(Granted, the transplanted Greninja still has the 3221 custom moveset for Greninja, but I don’t believe that has affected him much.)

Outside of the potential this has for vanilla training, there is also the possibility that this could rock the customs metagame as well. However, I have not been a part of that metagame for a while and am largely unfamiliar with the direction it has been going. Thus, I will leave it up to the readers to test out how this could play out.

Amiibo Science: How to Give Your Amiibo a Brain Transplant

You will need:

  • A physical amiibo figure OR an amiibo Powersaves with Powertag OR an NTAG 215 chip. Regardless of which one you use, it should already have been formatted for use in Super Smash Bros. The character on this hardware will be the character that the brain is transplanted into.
  • An amiibo .bin file that has also been formatted for Super Smash Bros.
  • Tagmo, version 2.6.1
  • A backup of the amiibo being overwritten, if you want to reverse the transplant

 

Step 1:

Turn on the NFC feature on your Android phone. Start the Tagmo app. Check the box labeled “Allow restore to different tag”.

(You should learn beforehand where the NFC writer is located on your phone, so as to avoid corrupting your amiibo hardware)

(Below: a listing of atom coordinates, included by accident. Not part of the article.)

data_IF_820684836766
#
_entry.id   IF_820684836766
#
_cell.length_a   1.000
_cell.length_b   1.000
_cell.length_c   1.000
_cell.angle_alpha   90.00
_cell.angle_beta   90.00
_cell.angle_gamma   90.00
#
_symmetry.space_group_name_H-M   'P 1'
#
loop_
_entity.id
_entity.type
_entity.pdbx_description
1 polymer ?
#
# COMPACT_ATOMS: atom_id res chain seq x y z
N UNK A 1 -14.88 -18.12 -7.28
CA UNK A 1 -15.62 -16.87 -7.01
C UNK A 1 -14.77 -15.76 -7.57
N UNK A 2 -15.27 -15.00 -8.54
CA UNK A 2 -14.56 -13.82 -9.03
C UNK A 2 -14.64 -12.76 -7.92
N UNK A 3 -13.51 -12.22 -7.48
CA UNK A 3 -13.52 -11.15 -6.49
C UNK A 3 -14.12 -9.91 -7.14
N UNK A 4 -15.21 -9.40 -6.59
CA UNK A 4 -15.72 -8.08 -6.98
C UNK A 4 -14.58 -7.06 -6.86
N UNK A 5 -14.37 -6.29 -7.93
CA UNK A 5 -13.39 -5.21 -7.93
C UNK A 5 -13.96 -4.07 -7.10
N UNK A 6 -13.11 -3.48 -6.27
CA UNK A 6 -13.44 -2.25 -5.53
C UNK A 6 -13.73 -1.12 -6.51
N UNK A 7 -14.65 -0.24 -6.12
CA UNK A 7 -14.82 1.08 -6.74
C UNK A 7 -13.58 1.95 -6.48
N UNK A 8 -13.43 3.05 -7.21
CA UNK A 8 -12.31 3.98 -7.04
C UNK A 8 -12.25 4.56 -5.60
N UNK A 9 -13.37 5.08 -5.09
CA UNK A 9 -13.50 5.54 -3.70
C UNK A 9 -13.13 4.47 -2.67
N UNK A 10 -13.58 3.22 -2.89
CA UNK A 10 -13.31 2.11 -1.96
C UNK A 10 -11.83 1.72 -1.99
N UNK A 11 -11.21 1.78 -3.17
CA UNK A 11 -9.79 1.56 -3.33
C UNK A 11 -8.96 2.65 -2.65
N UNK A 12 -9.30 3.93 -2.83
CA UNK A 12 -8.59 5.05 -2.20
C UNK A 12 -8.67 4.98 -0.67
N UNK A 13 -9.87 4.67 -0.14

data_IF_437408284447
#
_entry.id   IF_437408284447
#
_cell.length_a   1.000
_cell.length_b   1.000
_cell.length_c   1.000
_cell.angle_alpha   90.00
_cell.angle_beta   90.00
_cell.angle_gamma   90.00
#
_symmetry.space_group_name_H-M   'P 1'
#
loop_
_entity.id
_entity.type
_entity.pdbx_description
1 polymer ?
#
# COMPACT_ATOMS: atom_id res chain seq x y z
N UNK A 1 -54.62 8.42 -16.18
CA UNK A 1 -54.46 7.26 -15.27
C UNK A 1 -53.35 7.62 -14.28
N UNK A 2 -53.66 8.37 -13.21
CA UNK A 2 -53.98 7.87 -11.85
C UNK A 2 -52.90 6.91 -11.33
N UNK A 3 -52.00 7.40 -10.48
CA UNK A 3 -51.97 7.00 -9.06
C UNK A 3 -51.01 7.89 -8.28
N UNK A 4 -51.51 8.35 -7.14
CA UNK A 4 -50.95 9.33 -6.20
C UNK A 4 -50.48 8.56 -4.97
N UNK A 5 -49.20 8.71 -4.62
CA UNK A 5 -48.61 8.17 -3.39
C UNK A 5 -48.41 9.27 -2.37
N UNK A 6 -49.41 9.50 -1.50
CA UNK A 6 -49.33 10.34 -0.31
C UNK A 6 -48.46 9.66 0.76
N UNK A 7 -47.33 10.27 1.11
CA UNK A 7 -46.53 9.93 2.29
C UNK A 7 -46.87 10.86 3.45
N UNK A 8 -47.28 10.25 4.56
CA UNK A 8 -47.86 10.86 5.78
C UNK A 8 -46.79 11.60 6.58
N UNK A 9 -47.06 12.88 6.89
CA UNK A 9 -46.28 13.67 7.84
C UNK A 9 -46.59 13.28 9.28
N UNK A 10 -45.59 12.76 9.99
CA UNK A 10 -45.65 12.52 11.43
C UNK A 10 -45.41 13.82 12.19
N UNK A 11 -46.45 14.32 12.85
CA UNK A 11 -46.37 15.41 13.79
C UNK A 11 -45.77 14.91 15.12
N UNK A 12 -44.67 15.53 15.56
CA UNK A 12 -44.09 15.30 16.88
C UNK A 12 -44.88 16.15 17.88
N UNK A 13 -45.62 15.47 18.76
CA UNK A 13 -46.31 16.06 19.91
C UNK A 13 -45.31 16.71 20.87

Step 2:

Press “Load Tag”, and select the tag of the amiibo “brain” you wish to transplant into the amiibo hardware. If you wish to place an amiibo into a Ganondorf’s body, you MUST have a Ganondorf figure, NTAG215 chip or card, or a Powertag that has been formatted to be a Ganondorf amiibo.

Step 3:

Press “Restore Tag”, and then place your amiibo hardware on the NFC sensor on your phone. It may take a few tries to properly transplant the .bin file onto your physical hardware.

Step 4:

Scan your amiibo into Super Smash Bros. and confirm that the transplant worked. If the transplant succeeded, then your amiibo hardware will have a different name on the menu screen- it will be the name that the .bin file amiibo had. The amiibo hardware will also have all rewards,  moves and stat loadouts that the .bin file had. The only thing that wasn’t transplanted was the character of the .bin file.